The dilation process is not really a big deal. Making really fast may be challenging, though. The version I just made yesterday takes 9.6ms on the above level. I want to make it faster and more accurate still.

    The more interesting problem will be how to handle the cases where you start to have multiple overlapping areas so that the technique will not generate huge amount of tiny triangles. Or... how to still keep the area building procedure fast and simple when the are many areas.

  5. I'm not sure what you mean with your head clipping example. I would envision a crouch region as all the navigable space that requires crouching to enter. Crouching ahead of entering it wouldn't be difficult to do external to the system Seems to me that expanding the crouch regions would cause the issue you describe, if the path involved skirting the expanded edges of the crouch regions. I just think it's over complicating things to get into handling aspects like that in the nav building step. I just see the region building steps as a way to encode more environmental data into the navmesh, and not necessarily to expand or extrude that data contextually. I've never found myself wanting that type of functionality in any middleware I've used, and I haven't seen a middleware yet that supported it, so it sounds of dubious value to me.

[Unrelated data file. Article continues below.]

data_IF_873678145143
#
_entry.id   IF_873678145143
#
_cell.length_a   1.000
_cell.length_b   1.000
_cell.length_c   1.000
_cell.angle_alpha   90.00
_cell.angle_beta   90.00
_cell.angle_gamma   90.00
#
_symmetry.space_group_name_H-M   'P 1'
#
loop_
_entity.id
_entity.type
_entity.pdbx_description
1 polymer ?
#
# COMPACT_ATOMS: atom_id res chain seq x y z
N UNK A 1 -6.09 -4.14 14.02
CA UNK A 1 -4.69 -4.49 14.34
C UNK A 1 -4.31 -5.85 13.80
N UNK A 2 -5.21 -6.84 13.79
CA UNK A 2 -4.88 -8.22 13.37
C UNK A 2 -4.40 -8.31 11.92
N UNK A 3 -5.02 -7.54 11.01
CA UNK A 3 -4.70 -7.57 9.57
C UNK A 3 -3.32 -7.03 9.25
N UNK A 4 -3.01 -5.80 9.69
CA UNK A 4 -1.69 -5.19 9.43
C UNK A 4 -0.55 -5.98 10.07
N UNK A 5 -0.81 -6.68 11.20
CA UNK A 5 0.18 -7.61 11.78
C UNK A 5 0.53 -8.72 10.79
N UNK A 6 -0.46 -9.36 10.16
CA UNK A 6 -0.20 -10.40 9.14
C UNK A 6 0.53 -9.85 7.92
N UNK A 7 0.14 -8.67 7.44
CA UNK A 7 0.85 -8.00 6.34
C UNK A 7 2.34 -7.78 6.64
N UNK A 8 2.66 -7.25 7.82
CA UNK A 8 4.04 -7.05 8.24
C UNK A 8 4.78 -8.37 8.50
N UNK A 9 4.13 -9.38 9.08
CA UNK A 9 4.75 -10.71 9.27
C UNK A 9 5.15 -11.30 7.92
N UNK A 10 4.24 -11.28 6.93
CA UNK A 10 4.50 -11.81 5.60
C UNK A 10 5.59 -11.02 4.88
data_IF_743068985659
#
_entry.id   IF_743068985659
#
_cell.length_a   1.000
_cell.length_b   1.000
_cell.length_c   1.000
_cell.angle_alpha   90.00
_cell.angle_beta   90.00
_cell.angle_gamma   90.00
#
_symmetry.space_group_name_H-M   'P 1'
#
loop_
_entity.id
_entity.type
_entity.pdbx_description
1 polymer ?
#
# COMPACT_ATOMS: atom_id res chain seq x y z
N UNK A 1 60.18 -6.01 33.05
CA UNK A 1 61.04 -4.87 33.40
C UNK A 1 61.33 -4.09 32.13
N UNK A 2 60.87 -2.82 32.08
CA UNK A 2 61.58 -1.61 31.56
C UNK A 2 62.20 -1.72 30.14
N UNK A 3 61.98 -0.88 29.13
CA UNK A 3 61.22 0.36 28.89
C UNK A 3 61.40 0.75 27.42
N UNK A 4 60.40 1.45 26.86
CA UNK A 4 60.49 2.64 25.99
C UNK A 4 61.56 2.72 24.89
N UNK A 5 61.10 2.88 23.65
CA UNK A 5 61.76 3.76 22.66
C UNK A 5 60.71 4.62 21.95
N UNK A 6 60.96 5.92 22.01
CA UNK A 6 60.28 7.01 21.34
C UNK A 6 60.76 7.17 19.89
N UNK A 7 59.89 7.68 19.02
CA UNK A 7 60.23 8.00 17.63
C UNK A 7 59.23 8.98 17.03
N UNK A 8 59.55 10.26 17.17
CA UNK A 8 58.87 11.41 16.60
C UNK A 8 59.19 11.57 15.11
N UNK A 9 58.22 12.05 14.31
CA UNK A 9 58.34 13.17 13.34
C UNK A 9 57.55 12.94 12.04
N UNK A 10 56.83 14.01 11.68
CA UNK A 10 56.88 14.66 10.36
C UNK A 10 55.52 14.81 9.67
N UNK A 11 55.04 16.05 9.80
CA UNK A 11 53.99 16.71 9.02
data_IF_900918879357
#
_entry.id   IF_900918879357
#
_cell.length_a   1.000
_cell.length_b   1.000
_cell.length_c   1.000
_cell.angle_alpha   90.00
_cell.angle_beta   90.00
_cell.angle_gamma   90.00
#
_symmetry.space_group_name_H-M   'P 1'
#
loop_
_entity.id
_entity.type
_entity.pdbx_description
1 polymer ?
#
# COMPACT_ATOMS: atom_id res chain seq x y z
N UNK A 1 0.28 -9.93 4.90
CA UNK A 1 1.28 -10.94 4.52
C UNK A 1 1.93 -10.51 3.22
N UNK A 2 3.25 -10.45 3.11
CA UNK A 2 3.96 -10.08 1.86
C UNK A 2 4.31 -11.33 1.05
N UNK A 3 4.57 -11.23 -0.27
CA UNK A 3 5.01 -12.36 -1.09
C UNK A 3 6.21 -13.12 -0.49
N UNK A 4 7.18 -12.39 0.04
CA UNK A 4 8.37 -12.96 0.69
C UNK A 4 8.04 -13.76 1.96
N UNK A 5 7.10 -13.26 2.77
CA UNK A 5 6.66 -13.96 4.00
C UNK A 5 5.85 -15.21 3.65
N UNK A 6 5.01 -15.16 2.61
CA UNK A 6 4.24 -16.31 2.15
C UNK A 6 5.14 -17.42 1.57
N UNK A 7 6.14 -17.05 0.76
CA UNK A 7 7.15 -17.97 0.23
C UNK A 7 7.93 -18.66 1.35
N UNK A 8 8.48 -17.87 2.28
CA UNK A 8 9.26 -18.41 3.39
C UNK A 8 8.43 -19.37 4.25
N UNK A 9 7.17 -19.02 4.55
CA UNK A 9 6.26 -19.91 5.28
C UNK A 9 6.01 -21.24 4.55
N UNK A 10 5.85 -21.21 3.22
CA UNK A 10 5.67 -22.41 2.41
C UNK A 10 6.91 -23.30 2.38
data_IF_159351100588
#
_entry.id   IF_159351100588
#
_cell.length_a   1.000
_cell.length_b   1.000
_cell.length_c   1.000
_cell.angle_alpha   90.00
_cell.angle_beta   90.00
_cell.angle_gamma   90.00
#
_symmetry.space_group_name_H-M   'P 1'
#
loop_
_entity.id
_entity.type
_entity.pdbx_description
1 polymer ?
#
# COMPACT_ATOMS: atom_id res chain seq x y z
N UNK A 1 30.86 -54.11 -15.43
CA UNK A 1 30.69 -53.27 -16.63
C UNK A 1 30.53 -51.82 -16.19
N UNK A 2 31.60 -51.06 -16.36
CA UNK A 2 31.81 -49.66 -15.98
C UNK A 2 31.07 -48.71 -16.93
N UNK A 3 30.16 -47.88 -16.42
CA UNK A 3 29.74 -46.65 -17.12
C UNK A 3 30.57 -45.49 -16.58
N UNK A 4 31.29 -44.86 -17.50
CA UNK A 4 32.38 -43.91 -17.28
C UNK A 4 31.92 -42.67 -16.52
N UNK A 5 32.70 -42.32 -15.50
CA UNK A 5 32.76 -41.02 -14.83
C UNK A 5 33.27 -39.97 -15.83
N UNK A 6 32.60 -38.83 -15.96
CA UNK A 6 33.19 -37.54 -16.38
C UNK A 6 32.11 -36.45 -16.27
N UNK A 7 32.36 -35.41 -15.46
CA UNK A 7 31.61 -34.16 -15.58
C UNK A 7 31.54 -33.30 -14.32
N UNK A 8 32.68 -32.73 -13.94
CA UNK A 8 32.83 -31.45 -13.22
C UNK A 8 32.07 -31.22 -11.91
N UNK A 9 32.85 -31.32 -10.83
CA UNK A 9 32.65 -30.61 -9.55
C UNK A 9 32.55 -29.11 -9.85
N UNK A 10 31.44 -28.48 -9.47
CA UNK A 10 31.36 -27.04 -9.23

I understand your point that by expanding the crouch areas to push into the non crouch areas you get a 'cleaner' representation of the where the agent must start crouching, I'm just skeptical that it's a significant enough problem to add extra complexity is all.

  6. Maybe a picture is worth additional 1000 words.

    On left you see the common case. The boudaries of the obstacles are dilated by the agent radius in order to create navigable space where each voxel represents a location where the character can stand without obstruction.

    On right you see the same case when the walkable space is divided into a crouch area.

    First, the whole navigable space is found by using the smallest possible navigable height (in this example it could be the crouch height), then the walkable space is partitioned into areas based on height. And next up is the same dilation pass so that each area type represents locations where the agent can be without obstructions.

    I do not see anything dubious about that.

    As I stated earlier, the dilation pass does not add any complexity to the process, the only challenge is to make it really fast.

    Whether you like to bake the Minkowski sum into your navmesh or not is matter of taste. Recast is able to handle both. I like to bake it in, and hence Detour will assume such data. It just makes a lot of things so much easier.

  7. That's fair. I don't mean to seem argumentative. I think I had it in my mind of a more complex process. Thanks for the visual aid.

  8. These comments are pretty old at this point. Did this ever manifest in recast functionality so that crouch areas can be expanded in this way?

  9. The experiments did not get integrated into Recast and a bit later I got sunken into the path following rabbit hole. If you need that functionality, I'd be glad to help you out to implement it.